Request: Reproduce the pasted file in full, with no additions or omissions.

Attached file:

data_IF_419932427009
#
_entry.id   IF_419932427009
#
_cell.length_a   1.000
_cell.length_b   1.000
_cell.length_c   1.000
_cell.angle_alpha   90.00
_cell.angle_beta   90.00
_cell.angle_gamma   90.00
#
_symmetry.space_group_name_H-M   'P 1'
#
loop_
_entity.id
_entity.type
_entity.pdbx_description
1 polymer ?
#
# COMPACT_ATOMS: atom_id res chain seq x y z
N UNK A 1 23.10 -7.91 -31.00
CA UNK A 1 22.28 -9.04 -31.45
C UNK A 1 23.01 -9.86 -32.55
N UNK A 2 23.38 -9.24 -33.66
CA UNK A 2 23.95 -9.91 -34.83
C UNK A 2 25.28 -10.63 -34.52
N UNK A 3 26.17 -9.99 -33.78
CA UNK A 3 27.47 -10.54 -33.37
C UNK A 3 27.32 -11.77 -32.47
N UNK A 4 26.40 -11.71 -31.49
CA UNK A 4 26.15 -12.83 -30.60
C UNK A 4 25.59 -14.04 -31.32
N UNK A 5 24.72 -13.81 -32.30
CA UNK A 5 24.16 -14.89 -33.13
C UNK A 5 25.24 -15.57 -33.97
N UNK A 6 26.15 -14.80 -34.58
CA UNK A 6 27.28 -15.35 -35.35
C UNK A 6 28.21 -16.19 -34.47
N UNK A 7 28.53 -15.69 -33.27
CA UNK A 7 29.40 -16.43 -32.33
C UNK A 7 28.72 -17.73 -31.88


data_IF_419932427009
#
_entry.id   IF_419932427009
#
_cell.length_a   1.000
_cell.length_b   1.000
_cell.length_c   1.000
_cell.angle_alpha   90.00
_cell.angle_beta   90.00
_cell.angle_gamma   90.00
#
_symmetry.space_group_name_H-M   'P 1'
#
loop_
_entity.id
_entity.type
_entity.pdbx_description
1 polymer ?
#
# COMPACT_ATOMS: atom_id res chain seq x y z
N UNK A 1 23.10 -7.91 -31.00
CA UNK A 1 22.28 -9.04 -31.45
C UNK A 1 23.01 -9.86 -32.55
N UNK A 2 23.38 -9.24 -33.66
CA UNK A 2 23.95 -9.91 -34.83
C UNK A 2 25.28 -10.63 -34.52
N UNK A 3 26.17 -9.99 -33.78
CA UNK A 3 27.47 -10.54 -33.37
C UNK A 3 27.32 -11.77 -32.47
N UNK A 4 26.40 -11.71 -31.49
CA UNK A 4 26.15 -12.83 -30.60
C UNK A 4 25.59 -14.04 -31.32
N UNK A 5 24.72 -13.81 -32.30
CA UNK A 5 24.16 -14.89 -33.13
C UNK A 5 25.24 -15.57 -33.97
N UNK A 6 26.15 -14.80 -34.58
CA UNK A 6 27.28 -15.35 -35.35
C UNK A 6 28.21 -16.19 -34.47
N UNK A 7 28.53 -15.69 -33.27
CA UNK A 7 29.40 -16.43 -32.33
C UNK A 7 28.72 -17.73 -31.88